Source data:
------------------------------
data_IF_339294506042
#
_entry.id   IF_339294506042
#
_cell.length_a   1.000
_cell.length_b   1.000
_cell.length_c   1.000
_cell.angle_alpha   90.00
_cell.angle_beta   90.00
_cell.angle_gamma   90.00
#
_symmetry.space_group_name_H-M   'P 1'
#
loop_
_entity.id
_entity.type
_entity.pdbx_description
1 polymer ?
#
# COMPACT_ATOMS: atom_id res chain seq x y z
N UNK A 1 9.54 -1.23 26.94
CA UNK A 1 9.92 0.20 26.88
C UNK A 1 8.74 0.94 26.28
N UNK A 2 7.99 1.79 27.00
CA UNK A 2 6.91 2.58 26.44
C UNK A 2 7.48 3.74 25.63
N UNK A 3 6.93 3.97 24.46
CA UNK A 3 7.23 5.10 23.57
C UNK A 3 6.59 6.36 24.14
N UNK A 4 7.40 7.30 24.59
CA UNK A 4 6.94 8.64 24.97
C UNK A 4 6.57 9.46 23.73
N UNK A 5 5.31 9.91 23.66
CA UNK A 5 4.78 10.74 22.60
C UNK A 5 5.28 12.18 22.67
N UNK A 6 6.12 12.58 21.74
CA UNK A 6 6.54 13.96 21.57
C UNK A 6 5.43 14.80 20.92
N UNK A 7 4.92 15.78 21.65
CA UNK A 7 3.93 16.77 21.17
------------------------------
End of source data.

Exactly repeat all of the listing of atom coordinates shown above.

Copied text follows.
data_IF_339294506042
#
_entry.id   IF_339294506042
#
_cell.length_a   1.000
_cell.length_b   1.000
_cell.length_c   1.000
_cell.angle_alpha   90.00
_cell.angle_beta   90.00
_cell.angle_gamma   90.00
#
_symmetry.space_group_name_H-M   'P 1'
#
loop_
_entity.id
_entity.type
_entity.pdbx_description
1 polymer ?
#
# COMPACT_ATOMS: atom_id res chain seq x y z
N UNK A 1 9.54 -1.23 26.94
CA UNK A 1 9.92 0.20 26.88
C UNK A 1 8.74 0.94 26.28
N UNK A 2 7.99 1.79 27.00
CA UNK A 2 6.91 2.58 26.44
C UNK A 2 7.48 3.74 25.63
N UNK A 3 6.93 3.97 24.46
CA UNK A 3 7.23 5.10 23.57
C UNK A 3 6.59 6.36 24.14
N UNK A 4 7.40 7.30 24.59
CA UNK A 4 6.94 8.64 24.97
C UNK A 4 6.57 9.46 23.73
N UNK A 5 5.31 9.91 23.66
CA UNK A 5 4.78 10.74 22.60
C UNK A 5 5.28 12.18 22.67
N UNK A 6 6.12 12.58 21.74
CA UNK A 6 6.54 13.96 21.57
C UNK A 6 5.43 14.80 20.92
N UNK A 7 4.92 15.78 21.65
CA UNK A 7 3.93 16.77 21.17